Advanced International Business

Subject IBUS90006 (2016)

Note: This is an archived Handbook entry from 2016.

Credit Points: 12.5
Level: 9 (Graduate/Postgraduate)
Dates & Locations:

This subject has the following teaching availabilities in 2016:

Semester 2, Parkville - Taught on campus.
Pre-teaching Period Start not applicable
Teaching Period 25-Jul-2016 to 23-Oct-2016
Assessment Period End 18-Nov-2016
Last date to Self-Enrol 05-Aug-2016
Census Date 31-Aug-2016
Last date to Withdraw without fail 23-Sep-2016

Timetable can be viewed here. For information about these dates, click here.
Time Commitment: Contact Hours: 36 hours (three hours per week)
Total Time Commitment:

144 hours per semester, including self-directed study/research


Admission into MC-COMMGT Master of Commerce (Management), or MC-COMMKT Master of Commerce (Marketing), or PhD with coursework (Management and Marketing)

Corequisites: None
Recommended Background Knowledge: None
Non Allowed Subjects: None
Core Participation Requirements:

For the purposes of considering request for Reasonable Adjustments under the Disability Standards for Education (Cwth 2005), and Student Support and Engagement Policy, academic requirements for this subject are articulated in the Subject Overview, Learning Outcomes, Assessment and Generic Skills sections of this entry.

It is University policy to take all reasonable steps to minimise the impact of disability upon academic study, and reasonable adjustments will be made to enhance a student's participation in the University's programs. Students who feel their disability may impact on meeting the requirements of this subject are encouraged to discuss this matter with a Faculty Student Adviser and Student Equity and Disability Support:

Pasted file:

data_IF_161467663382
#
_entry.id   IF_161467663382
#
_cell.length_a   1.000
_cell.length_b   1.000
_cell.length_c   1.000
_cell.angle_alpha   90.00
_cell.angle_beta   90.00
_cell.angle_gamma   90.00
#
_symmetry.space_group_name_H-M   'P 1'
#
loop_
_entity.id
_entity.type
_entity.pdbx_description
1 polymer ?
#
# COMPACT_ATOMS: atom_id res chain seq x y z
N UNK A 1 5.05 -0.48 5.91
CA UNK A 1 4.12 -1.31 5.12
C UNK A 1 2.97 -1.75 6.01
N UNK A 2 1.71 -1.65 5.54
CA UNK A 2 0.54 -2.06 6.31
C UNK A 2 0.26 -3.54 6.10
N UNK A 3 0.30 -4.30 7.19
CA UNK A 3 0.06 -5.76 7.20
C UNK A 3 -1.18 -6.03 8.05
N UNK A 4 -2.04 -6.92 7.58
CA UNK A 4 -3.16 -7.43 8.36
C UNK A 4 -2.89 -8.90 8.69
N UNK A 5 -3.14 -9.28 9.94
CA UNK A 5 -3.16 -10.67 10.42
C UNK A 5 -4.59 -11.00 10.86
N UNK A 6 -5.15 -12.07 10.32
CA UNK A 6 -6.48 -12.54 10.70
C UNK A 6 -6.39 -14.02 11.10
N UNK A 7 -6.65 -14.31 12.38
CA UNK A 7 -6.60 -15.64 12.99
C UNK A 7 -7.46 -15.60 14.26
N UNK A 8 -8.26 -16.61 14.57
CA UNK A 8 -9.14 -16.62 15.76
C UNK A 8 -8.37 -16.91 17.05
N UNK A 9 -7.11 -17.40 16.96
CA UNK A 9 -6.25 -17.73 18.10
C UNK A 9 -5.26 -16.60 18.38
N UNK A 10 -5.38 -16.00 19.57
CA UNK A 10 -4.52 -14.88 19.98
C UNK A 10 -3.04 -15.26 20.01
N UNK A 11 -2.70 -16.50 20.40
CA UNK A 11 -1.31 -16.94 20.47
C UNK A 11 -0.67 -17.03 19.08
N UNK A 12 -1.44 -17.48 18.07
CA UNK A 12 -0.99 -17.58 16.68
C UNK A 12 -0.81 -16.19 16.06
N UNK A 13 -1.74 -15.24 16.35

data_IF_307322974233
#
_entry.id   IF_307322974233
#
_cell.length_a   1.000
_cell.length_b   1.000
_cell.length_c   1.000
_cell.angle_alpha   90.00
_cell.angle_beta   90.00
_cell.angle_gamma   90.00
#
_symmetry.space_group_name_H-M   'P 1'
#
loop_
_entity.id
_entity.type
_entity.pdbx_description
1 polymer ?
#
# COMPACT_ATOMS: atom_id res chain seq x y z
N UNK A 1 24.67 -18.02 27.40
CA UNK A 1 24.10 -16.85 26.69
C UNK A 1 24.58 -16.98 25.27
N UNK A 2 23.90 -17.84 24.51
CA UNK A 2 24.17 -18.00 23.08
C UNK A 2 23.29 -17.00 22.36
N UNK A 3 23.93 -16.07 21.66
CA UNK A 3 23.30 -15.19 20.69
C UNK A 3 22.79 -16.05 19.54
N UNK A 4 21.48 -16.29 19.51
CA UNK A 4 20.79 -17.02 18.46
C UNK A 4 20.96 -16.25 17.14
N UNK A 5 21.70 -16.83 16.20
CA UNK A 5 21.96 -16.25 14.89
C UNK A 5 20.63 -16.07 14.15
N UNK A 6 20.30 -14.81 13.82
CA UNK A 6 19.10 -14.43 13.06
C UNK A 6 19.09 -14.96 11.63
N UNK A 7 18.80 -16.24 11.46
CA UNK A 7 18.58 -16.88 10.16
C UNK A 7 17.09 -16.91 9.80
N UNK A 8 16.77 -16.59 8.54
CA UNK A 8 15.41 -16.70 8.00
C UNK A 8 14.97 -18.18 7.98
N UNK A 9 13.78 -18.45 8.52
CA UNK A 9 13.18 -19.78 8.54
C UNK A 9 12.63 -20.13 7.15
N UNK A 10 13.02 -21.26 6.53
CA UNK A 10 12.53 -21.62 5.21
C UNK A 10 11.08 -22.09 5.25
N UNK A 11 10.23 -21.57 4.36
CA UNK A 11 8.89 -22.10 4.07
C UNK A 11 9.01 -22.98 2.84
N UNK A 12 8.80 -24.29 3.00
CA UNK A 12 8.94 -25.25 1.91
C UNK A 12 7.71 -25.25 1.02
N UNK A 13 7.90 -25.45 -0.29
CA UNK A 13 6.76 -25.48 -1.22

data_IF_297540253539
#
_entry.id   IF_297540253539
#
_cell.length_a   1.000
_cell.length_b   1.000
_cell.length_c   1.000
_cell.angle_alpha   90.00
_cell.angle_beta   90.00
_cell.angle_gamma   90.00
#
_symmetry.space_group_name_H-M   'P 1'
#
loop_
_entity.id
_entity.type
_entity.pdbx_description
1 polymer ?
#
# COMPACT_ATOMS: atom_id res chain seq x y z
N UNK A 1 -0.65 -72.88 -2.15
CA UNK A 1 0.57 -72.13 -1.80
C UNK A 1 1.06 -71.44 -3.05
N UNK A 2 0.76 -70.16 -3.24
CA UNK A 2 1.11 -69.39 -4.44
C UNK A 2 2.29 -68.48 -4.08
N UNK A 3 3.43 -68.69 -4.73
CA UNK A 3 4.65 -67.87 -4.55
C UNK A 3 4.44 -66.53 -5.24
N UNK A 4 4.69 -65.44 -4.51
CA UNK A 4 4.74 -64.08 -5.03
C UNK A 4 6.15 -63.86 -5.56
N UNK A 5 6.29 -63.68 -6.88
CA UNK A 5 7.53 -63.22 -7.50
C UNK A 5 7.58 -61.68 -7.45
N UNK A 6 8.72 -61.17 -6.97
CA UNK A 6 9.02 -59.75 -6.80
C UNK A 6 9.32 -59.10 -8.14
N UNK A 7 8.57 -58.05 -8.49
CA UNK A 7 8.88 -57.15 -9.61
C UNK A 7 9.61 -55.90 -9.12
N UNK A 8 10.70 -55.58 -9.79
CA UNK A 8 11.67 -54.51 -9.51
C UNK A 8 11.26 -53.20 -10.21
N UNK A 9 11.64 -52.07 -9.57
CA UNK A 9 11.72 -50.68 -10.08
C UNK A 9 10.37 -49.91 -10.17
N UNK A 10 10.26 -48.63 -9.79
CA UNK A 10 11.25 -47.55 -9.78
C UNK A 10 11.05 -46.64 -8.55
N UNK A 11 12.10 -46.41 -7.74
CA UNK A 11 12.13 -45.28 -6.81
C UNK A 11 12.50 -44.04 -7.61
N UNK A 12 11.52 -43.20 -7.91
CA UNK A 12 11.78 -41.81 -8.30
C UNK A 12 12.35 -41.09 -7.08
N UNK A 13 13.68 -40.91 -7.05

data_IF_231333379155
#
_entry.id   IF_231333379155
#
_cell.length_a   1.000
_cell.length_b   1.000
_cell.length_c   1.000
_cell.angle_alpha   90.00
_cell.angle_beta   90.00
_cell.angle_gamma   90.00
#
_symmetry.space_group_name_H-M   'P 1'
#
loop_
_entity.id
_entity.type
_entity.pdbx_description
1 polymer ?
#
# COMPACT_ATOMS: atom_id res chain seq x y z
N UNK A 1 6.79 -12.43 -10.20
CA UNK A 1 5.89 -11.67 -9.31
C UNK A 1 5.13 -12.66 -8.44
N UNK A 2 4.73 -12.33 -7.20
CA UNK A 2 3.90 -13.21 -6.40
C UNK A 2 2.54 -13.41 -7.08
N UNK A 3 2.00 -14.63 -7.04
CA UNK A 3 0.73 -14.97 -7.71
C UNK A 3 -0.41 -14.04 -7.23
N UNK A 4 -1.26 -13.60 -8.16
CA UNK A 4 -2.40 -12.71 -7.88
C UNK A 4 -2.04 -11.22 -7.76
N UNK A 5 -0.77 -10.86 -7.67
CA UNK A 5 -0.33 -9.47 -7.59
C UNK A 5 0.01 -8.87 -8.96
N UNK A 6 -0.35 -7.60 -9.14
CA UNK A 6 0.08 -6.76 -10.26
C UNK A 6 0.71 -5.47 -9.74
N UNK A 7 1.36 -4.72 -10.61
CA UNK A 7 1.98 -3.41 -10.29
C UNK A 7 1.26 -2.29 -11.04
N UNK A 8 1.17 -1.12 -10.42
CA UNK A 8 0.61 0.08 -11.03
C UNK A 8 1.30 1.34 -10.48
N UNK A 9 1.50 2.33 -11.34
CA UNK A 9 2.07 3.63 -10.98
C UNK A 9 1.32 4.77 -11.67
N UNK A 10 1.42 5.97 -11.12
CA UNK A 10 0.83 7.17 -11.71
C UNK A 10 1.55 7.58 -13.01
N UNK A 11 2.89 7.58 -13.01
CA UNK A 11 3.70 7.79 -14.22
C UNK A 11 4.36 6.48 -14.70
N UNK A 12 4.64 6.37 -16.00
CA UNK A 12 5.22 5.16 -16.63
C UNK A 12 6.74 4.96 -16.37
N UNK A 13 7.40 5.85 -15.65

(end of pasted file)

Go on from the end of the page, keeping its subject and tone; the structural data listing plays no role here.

Assoc Prof Andre Sammartino


Subject Overview:

The rise of multinational enterprises and cross-border transactions represent an exciting challenge to orthodox management theories, as these phenomena raise questions about the universality of concepts typically formulated to explain domestic (or Western) behaviour. International business scholars seek to explain and explore the key defining elements of international business – location, development and transfer of competitive advantages, managing at a distance, governance decisions, and cross-cultural issues. This subject examines advanced themes and issues in the theory and practice of international business. Drawing on rich and varied theoretical traditions, contemporary quantitative and qualitative research, students will progress through a variety of process, content and contextual considerations to build an advanced perspective on the international business discipline.

Learning Outcomes:

On successful completion of this subject, students should be able to:

  • Identify a range of theories in international business;
  • Critically evaluate theory and research in international business;
  • Understand the link between theory and research methods in international business;
  • Describe past research which has led to the advancement of our understanding of international business; and
  • Conceptualise, formulate, and develop new research ideas to further our understanding of international business.
  • A research paper (including a literature review, and a research proposal or practical implications, totalling 5,000 words and submitted in two drafts) due in weeks 9-12 (80%)
  • Class participation (attendance and active participation in class discussions) throughout the semester (10%)
  • Class presentation (oral, 15 minute + questions) at a designated week throughout the semester (10%)
Prescribed Texts:

You will be advised of prescribed texts by your lecturer.

Breadth Options:

This subject is not available as a breadth subject.

Fees Information: Subject EFTSL, Level, Discipline & Census Date
Generic Skills:
  • High level of development: oral communication; written communication; collaborative learning; problem solving; application of theory to practice; interpretation and analysis; critical thinking; evaluation of data and other information; receptiveness to alternative ideas; and
  • Moderate level of development: team work; statistical reasoning; synthesis of data and other information; accessing data and other information from a range of sources.

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